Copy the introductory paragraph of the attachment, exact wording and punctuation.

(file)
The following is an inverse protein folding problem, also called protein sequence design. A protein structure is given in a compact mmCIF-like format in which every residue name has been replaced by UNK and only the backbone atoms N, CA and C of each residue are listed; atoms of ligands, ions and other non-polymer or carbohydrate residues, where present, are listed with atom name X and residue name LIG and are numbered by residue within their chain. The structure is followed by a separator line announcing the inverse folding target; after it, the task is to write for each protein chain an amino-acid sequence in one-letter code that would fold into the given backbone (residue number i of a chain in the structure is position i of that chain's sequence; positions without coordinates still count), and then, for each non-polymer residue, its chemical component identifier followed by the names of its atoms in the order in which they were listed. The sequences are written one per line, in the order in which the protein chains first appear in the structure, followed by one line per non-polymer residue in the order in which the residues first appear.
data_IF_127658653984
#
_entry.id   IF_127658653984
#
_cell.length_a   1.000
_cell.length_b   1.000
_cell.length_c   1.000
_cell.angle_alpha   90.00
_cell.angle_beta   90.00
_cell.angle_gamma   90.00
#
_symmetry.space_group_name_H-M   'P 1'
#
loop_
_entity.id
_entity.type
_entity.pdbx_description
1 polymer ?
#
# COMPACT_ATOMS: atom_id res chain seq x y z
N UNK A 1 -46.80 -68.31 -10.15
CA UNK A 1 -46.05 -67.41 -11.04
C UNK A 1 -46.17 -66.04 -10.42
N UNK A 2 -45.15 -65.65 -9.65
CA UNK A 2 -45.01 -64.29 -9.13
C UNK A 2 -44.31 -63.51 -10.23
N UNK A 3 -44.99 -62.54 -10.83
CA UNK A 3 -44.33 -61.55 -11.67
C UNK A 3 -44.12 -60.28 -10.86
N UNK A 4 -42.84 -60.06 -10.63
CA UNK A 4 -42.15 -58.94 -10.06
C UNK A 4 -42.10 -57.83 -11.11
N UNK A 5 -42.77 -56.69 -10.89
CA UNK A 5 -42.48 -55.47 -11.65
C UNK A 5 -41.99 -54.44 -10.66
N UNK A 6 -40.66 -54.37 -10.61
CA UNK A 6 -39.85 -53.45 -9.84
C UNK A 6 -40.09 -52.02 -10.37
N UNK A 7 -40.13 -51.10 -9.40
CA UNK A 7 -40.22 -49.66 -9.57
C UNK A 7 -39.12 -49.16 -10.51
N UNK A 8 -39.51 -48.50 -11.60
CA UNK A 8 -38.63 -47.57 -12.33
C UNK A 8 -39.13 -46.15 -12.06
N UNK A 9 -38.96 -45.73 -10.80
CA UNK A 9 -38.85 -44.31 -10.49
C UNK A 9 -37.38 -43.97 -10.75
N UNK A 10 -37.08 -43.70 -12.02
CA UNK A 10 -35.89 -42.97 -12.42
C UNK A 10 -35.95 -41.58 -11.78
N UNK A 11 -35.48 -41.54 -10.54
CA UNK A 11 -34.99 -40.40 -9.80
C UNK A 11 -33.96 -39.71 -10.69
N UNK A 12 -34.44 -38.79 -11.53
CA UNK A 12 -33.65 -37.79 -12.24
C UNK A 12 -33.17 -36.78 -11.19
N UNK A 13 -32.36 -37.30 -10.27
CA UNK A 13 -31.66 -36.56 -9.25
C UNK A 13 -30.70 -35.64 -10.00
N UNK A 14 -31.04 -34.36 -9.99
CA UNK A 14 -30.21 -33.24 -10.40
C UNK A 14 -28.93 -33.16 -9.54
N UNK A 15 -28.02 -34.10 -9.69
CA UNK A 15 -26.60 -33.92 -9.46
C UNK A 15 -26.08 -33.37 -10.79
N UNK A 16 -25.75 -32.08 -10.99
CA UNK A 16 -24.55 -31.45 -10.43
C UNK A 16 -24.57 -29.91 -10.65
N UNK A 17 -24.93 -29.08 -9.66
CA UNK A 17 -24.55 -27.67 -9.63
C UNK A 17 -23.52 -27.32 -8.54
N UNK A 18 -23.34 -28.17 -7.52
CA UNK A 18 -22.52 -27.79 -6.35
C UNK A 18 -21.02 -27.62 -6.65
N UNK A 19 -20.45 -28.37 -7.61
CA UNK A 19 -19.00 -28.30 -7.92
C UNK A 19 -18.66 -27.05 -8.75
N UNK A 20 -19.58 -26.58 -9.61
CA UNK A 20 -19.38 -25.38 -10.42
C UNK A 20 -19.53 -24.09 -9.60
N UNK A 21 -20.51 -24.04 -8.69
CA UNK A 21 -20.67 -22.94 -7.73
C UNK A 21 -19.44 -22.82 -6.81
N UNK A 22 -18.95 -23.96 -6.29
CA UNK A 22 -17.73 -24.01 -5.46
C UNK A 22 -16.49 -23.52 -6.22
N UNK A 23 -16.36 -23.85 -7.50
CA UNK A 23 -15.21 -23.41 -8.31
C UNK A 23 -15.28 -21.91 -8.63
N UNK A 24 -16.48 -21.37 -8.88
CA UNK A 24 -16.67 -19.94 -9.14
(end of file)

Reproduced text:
The following is an inverse protein folding problem, also called protein sequence design. A protein structure is given in a compact mmCIF-like format in which every residue name has been replaced by UNK and only the backbone atoms N, CA and C of each residue are listed; atoms of ligands, ions and other non-polymer or carbohydrate residues, where present, are listed with atom name X and residue name LIG and are numbered by residue within their chain. The structure is followed by a separator line announcing the inverse folding target; after it, the task is to write for each protein chain an amino-acid sequence in one-letter code that would fold into the given backbone (residue number i of a chain in the structure is position i of that chain's sequence; positions without coordinates still count), and then, for each non-polymer residue, its chemical component identifier followed by the names of its atoms in the order in which they were listed. The sequences are written one per line, in the order in which the protein chains first appear in the structure, followed by one line per non-polymer residue in the order in which the residues first appear.